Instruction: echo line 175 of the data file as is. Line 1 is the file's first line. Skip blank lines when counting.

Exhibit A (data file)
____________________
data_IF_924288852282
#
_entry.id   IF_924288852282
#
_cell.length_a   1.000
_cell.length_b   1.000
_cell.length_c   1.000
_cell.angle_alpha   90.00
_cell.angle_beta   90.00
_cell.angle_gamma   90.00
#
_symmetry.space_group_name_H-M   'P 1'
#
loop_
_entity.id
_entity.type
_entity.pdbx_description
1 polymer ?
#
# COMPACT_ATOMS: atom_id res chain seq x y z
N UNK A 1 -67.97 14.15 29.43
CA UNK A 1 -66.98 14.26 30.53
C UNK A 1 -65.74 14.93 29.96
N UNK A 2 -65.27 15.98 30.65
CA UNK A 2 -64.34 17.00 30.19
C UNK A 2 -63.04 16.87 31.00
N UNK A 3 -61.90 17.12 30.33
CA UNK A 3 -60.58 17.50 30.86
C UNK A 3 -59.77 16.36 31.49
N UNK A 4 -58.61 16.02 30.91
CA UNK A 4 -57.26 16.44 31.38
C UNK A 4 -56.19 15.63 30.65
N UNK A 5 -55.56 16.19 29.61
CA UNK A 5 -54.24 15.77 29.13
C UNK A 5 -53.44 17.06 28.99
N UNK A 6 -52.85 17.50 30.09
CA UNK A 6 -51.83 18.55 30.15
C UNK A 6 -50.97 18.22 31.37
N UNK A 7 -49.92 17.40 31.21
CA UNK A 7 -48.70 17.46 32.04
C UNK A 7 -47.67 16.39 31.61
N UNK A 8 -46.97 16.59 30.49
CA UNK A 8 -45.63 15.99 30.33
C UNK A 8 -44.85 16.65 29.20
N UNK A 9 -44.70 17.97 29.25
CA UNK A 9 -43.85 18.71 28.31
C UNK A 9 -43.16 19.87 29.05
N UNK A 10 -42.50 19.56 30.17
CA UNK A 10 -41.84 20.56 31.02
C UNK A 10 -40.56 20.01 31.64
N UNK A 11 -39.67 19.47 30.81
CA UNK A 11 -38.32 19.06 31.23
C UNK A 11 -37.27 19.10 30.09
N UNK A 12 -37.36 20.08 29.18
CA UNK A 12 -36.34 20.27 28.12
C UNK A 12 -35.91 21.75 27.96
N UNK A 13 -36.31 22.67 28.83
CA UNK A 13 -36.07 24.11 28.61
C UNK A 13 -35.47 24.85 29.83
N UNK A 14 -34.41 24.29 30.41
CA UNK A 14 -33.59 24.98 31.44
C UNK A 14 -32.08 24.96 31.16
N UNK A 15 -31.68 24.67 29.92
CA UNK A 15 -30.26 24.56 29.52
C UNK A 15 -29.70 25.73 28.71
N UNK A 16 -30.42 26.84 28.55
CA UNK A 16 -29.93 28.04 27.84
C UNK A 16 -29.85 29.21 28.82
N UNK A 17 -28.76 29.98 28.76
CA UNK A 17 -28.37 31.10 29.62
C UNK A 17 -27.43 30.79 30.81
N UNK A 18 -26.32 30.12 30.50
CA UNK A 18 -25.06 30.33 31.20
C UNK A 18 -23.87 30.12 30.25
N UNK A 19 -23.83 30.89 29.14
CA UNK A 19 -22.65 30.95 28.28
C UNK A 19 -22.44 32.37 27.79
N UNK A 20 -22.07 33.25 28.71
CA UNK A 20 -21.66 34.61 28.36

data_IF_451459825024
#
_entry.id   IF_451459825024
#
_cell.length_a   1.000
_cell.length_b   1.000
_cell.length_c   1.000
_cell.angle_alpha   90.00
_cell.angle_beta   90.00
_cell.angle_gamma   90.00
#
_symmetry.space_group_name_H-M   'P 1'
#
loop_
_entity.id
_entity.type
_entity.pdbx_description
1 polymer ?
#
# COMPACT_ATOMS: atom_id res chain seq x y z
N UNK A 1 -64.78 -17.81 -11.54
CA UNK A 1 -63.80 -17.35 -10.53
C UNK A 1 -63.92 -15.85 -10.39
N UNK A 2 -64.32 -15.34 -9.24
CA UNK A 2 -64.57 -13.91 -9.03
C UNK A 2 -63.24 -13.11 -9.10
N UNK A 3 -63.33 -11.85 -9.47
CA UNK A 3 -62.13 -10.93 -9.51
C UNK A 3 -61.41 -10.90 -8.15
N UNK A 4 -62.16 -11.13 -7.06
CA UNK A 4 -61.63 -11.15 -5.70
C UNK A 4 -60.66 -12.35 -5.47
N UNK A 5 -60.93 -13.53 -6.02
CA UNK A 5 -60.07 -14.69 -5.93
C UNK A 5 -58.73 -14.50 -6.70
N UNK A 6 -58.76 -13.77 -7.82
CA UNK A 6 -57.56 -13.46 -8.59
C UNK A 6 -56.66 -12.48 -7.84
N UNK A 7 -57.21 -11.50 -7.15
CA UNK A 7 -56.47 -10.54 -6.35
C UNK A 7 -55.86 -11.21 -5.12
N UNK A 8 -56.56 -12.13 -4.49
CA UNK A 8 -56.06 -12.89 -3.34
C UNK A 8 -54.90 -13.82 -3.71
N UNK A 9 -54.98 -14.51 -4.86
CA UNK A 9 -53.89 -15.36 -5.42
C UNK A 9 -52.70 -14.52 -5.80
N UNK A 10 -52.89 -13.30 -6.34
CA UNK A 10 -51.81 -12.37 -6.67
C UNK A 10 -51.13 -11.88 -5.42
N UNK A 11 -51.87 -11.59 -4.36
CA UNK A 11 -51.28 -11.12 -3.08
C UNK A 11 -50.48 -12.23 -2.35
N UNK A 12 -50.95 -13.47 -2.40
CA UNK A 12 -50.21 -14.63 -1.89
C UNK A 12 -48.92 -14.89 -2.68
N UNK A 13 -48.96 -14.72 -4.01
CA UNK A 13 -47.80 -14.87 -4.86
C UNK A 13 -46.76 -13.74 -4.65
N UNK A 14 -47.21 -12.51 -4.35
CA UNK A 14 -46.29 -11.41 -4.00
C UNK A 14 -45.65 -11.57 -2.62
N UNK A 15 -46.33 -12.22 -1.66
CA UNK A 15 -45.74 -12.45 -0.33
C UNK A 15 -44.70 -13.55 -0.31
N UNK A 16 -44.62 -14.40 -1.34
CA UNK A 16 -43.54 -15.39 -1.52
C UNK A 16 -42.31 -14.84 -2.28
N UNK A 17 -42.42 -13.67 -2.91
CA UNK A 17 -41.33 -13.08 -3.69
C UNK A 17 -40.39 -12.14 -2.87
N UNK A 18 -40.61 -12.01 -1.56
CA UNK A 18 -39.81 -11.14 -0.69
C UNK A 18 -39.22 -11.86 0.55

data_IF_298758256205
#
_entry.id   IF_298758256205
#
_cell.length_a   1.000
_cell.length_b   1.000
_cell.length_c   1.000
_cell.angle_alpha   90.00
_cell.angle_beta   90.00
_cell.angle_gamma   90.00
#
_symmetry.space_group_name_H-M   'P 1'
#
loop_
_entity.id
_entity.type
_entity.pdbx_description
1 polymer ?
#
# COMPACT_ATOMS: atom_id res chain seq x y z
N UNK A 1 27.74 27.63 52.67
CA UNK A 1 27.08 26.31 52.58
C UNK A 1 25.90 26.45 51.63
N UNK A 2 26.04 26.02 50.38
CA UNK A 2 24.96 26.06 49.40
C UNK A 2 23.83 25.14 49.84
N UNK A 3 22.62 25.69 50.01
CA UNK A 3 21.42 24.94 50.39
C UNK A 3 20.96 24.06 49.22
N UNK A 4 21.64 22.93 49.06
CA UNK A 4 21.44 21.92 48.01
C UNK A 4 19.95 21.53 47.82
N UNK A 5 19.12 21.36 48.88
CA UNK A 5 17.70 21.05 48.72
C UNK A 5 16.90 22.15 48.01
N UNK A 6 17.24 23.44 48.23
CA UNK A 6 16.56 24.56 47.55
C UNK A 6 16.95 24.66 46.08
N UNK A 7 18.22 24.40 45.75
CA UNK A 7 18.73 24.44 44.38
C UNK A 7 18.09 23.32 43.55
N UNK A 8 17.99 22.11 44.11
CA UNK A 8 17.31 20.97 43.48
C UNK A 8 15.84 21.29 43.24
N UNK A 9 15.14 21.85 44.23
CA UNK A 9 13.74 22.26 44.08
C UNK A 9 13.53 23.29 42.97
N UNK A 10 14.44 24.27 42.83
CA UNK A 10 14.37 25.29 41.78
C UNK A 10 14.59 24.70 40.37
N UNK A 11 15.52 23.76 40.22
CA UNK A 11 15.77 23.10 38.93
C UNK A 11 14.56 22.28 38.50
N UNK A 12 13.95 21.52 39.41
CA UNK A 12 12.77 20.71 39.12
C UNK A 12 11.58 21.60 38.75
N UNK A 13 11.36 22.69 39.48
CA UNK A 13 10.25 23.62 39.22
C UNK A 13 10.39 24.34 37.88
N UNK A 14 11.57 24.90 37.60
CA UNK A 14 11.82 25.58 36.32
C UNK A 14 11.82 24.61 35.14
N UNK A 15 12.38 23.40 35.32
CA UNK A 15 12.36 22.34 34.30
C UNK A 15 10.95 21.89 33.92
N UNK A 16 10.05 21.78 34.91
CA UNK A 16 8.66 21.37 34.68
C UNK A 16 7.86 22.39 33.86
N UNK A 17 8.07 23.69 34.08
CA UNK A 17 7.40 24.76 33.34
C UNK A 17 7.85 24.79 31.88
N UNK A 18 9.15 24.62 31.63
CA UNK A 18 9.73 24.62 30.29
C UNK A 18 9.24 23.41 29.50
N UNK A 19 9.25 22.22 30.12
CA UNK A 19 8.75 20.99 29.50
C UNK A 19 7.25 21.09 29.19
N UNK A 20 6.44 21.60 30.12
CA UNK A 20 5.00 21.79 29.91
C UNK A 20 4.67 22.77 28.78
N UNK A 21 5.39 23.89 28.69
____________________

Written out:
CA UNK A 1 27.08 26.31 52.58